Her week in New York was also special because her granma and granpa would always take her into Manhattan to do exciting things. They would also always have Chinese food at least two times (Chinese food is Amanda’s favorite). In their favorite restaurant they would always order soup dumplings which were so amazing because the soup was inside the dumplings. Corinna didn’t know how they did this, but the idea of biting into soup was quite exciting, especially since Corinna loves all kinds of soup. Her mother calls her a “soup nut” sometimes because of her love of soup.

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Reading List of a Single Parent

In the last week or two I have read the following books:

Dreams from My Father, by Barack Obama
Animal Dreams, by Barbara Kingsolver
Kissing Games of the World, by Sandi Kahn Shelton
Postcards from Berlin, by Margaret Leroy

There is an interesting thread to these books, three of which are novels and one, obviously, a memoir. Obama’s memoir I placed on hold a few days after the election and my turn (I was number 78) finally came about a week ago. Animal Dreams I read about on another blog (sorry I can’t remember where), the other two I found in the New Books section of my library.

First, before analyzing for that thread, I just want to say “Wow” about Barack Obama. Wow that the man who wrote a book that is so self-analytical and contains such an intense degree of honesty, intellect, inquisitiveness, compassion, and openness will become president is truly stunning. He surely is change not only because of his skin color, but also because of his family history, his desire to understand himself and his society, which is both America and the world, and because it truly doesn’t seem to be about him, but about what he can do and inspire and set in motion for the good of us all.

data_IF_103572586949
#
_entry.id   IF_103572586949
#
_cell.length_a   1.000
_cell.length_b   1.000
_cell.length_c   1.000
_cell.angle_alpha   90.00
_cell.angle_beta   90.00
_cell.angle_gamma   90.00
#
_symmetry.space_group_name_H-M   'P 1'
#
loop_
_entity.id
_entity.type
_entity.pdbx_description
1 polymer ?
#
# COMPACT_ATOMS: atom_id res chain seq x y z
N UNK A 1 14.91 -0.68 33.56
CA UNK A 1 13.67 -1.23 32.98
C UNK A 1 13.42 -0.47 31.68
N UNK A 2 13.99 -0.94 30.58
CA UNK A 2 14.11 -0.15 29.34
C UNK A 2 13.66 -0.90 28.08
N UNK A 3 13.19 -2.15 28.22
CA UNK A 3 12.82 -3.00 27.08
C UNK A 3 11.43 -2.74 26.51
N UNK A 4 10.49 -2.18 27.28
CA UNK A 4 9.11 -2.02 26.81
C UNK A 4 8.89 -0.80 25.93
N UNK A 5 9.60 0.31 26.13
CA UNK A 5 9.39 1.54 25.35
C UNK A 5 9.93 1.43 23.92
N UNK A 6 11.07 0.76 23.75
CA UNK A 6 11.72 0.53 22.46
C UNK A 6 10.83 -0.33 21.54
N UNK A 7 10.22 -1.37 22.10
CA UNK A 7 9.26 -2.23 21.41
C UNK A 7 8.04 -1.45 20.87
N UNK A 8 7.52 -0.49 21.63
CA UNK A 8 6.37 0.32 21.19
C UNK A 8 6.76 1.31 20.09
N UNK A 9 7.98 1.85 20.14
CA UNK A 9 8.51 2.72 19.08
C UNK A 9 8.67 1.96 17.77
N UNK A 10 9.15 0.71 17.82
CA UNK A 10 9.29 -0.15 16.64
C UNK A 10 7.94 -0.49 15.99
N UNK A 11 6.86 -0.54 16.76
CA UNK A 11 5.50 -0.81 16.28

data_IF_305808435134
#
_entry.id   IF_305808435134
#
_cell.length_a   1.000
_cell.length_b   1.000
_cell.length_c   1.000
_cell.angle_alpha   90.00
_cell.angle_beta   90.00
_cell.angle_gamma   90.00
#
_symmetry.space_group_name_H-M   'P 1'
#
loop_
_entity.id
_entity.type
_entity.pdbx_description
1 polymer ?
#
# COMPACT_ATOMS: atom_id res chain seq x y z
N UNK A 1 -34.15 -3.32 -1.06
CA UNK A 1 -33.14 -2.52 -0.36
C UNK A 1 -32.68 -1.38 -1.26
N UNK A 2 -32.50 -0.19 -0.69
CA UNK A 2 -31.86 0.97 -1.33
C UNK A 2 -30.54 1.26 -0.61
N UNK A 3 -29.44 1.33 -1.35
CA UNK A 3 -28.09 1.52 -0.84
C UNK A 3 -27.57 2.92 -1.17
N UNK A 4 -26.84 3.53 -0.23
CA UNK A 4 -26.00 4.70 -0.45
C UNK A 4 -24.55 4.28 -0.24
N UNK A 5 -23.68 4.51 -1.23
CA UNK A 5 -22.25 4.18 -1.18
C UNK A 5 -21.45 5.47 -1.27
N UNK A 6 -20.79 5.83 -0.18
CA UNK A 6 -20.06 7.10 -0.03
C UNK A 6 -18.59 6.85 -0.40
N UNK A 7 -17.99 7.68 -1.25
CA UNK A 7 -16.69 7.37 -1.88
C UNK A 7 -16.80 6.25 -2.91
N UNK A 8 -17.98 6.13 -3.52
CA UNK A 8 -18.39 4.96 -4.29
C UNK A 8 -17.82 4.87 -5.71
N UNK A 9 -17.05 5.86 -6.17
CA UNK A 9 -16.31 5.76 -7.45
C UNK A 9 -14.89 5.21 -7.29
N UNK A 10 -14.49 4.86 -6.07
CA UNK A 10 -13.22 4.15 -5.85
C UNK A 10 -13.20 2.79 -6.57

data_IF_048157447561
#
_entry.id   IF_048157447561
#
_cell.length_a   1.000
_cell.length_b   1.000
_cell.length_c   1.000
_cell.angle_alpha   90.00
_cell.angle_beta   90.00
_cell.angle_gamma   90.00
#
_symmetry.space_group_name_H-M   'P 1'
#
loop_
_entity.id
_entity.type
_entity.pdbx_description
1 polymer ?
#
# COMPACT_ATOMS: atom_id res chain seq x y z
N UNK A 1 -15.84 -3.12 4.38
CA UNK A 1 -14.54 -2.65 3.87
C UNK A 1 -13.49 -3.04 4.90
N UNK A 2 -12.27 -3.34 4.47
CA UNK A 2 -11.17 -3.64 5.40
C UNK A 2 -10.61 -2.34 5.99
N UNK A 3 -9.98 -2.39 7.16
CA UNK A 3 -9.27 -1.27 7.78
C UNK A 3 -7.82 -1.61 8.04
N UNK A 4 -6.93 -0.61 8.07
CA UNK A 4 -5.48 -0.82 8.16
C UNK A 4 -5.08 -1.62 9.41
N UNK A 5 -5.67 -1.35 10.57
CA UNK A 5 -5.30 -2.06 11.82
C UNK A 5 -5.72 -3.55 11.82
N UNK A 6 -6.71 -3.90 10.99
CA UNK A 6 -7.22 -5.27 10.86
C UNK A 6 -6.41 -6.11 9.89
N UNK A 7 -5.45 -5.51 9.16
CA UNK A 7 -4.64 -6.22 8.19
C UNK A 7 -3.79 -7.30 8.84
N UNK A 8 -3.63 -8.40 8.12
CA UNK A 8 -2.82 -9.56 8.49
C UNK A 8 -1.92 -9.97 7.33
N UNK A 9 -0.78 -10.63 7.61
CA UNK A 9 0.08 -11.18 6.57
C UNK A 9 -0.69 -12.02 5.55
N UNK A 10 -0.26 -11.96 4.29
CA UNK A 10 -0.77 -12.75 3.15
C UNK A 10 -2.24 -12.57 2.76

On the critical side of things, I could not finish the book; there is just so much I care to learn about his family and its roots and various contingents. I see no reason to know more about his family tree than my own. The Africa part of the book was more touristy or “these are my roots” than the rest which was more reflective, and, I believe, more insightful and worthwhile reading.  

Now onto those threads. Obama was raised by his mother, at times by his grandparents, and with a step-father for a few years, but, without his biological father’s involvement. The main character in Animal Dreams was raised by her father, her mother having died a few days after giving birth to her younger sister. In Kissing Games of the World there is a single mother, the father was out of the picture when her child was just a few days old; and a man whose father left when he was still very young, whose mother died a few years later, whose wife died when their child was four days old, they, of course, find each other. In Postcards from Berlin there is yet another girl whose father was never in her life, but here the switch is that the mother placed her in a home when she was thirteen and left the country with her new man. My goodness, unbeknownst to me I picked up three books—and read four—that feature aspects of either being a single parent or a child with only one parent, or none.